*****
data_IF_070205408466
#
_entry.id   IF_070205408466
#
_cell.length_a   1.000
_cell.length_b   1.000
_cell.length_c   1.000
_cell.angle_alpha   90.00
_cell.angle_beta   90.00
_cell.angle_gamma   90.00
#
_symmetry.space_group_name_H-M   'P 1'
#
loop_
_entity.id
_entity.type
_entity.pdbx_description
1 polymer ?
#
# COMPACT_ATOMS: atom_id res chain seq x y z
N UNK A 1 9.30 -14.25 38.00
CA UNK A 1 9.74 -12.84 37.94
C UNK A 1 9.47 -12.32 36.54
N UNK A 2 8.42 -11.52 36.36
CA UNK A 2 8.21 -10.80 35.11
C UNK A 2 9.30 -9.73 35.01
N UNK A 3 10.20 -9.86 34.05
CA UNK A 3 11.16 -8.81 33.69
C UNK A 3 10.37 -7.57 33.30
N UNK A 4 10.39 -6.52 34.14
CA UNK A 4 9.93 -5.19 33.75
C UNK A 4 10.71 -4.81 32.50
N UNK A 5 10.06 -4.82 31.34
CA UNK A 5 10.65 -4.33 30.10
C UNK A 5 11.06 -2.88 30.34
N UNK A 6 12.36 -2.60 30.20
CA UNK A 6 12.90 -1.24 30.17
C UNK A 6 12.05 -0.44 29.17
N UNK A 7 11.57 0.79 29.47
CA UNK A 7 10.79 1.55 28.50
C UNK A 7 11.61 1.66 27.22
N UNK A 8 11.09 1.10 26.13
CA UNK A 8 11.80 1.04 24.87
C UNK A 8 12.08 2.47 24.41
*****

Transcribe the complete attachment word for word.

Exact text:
data_IF_070205408466
#
_entry.id   IF_070205408466
#
_cell.length_a   1.000
_cell.length_b   1.000
_cell.length_c   1.000
_cell.angle_alpha   90.00
_cell.angle_beta   90.00
_cell.angle_gamma   90.00
#
_symmetry.space_group_name_H-M   'P 1'
#
loop_
_entity.id
_entity.type
_entity.pdbx_description
1 polymer ?
#
# COMPACT_ATOMS: atom_id res chain seq x y z
N UNK A 1 9.30 -14.25 38.00
CA UNK A 1 9.74 -12.84 37.94
C UNK A 1 9.47 -12.32 36.54
N UNK A 2 8.42 -11.52 36.36
CA UNK A 2 8.21 -10.80 35.11
C UNK A 2 9.30 -9.73 35.01
N UNK A 3 10.20 -9.86 34.05
CA UNK A 3 11.16 -8.81 33.69
C UNK A 3 10.37 -7.57 33.30
N UNK A 4 10.39 -6.52 34.14
CA UNK A 4 9.93 -5.19 33.75
C UNK A 4 10.71 -4.81 32.50
N UNK A 5 10.06 -4.82 31.34
CA UNK A 5 10.65 -4.33 30.10
C UNK A 5 11.06 -2.88 30.34
N UNK A 6 12.36 -2.60 30.20
CA UNK A 6 12.90 -1.24 30.17
C UNK A 6 12.05 -0.44 29.17
N UNK A 7 11.57 0.79 29.47
CA UNK A 7 10.79 1.55 28.50
C UNK A 7 11.61 1.66 27.22
N UNK A 8 11.09 1.10 26.13
CA UNK A 8 11.80 1.04 24.87
C UNK A 8 12.08 2.47 24.41